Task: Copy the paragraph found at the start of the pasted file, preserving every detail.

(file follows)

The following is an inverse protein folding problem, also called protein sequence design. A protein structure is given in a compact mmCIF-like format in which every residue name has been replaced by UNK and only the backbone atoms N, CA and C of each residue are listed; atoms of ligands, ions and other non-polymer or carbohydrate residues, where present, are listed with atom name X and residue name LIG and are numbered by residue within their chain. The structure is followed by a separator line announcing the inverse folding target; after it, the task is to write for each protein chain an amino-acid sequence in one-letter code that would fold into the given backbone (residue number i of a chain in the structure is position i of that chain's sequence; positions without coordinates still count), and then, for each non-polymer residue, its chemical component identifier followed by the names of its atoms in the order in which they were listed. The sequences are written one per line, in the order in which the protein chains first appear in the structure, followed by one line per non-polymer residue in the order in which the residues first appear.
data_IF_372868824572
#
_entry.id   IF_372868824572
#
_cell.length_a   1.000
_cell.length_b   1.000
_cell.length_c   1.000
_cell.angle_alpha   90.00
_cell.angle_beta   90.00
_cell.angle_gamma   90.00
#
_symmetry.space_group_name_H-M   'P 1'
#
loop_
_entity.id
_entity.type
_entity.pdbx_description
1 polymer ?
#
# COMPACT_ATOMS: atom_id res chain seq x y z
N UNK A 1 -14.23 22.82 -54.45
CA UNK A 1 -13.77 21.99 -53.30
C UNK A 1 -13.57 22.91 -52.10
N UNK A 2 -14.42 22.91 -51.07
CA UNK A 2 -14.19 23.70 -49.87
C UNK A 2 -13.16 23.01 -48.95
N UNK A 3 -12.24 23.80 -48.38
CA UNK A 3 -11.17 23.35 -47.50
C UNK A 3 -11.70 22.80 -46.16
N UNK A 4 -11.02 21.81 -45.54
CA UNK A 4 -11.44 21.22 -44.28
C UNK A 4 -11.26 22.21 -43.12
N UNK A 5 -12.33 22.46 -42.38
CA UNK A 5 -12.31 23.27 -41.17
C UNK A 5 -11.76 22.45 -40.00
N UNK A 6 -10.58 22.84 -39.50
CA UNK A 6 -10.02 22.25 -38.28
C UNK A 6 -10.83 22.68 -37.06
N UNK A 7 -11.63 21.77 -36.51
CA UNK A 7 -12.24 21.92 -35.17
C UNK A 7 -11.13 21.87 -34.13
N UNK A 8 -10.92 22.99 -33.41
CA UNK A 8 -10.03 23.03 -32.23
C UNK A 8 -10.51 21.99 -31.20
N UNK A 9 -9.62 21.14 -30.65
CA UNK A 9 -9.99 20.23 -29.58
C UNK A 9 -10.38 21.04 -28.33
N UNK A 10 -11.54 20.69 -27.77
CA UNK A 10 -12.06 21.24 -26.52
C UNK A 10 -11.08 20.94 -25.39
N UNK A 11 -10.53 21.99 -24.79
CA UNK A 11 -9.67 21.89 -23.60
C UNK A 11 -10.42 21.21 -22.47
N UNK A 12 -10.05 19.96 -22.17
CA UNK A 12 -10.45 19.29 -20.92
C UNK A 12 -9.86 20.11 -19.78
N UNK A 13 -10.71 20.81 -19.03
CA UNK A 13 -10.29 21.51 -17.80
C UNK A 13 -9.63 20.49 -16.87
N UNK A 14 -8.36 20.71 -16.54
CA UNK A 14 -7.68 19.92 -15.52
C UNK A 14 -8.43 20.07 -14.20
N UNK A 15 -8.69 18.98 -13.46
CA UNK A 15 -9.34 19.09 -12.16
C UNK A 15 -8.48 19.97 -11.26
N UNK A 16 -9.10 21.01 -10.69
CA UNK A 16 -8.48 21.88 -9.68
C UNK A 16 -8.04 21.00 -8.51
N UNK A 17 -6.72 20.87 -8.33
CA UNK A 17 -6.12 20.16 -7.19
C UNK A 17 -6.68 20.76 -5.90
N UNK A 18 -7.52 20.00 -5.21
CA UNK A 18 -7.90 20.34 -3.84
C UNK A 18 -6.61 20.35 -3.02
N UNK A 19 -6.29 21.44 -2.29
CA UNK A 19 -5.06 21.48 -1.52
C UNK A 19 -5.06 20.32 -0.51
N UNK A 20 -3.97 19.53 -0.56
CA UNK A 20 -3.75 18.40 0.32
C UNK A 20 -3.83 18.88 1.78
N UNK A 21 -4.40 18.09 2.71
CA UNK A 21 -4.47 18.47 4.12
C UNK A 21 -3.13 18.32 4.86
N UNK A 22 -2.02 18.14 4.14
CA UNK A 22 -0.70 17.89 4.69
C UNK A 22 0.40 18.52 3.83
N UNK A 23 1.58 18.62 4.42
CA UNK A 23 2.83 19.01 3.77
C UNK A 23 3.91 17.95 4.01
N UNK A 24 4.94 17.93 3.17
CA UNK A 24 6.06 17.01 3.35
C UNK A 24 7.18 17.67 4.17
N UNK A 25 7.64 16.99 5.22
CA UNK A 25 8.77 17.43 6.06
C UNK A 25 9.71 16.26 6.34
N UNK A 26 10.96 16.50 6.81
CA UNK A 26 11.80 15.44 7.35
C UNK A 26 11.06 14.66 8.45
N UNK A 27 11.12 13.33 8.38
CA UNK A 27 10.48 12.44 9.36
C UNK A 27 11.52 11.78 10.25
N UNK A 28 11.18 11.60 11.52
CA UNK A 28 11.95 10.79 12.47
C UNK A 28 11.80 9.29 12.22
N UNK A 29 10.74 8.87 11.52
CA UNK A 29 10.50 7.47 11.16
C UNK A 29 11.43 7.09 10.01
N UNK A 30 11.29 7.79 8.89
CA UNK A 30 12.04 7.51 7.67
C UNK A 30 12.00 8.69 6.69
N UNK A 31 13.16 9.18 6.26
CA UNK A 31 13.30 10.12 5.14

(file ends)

The following is an inverse protein folding problem, also called protein sequence design. A protein structure is given in a compact mmCIF-like format in which every residue name has been replaced by UNK and only the backbone atoms N, CA and C of each residue are listed; atoms of ligands, ions and other non-polymer or carbohydrate residues, where present, are listed with atom name X and residue name LIG and are numbered by residue within their chain. The structure is followed by a separator line announcing the inverse folding target; after it, the task is to write for each protein chain an amino-acid sequence in one-letter code that would fold into the given backbone (residue number i of a chain in the structure is position i of that chain's sequence; positions without coordinates still count), and then, for each non-polymer residue, its chemical component identifier followed by the names of its atoms in the order in which they were listed. The sequences are written one per line, in the order in which the protein chains first appear in the structure, followed by one line per non-polymer residue in the order in which the residues first appear.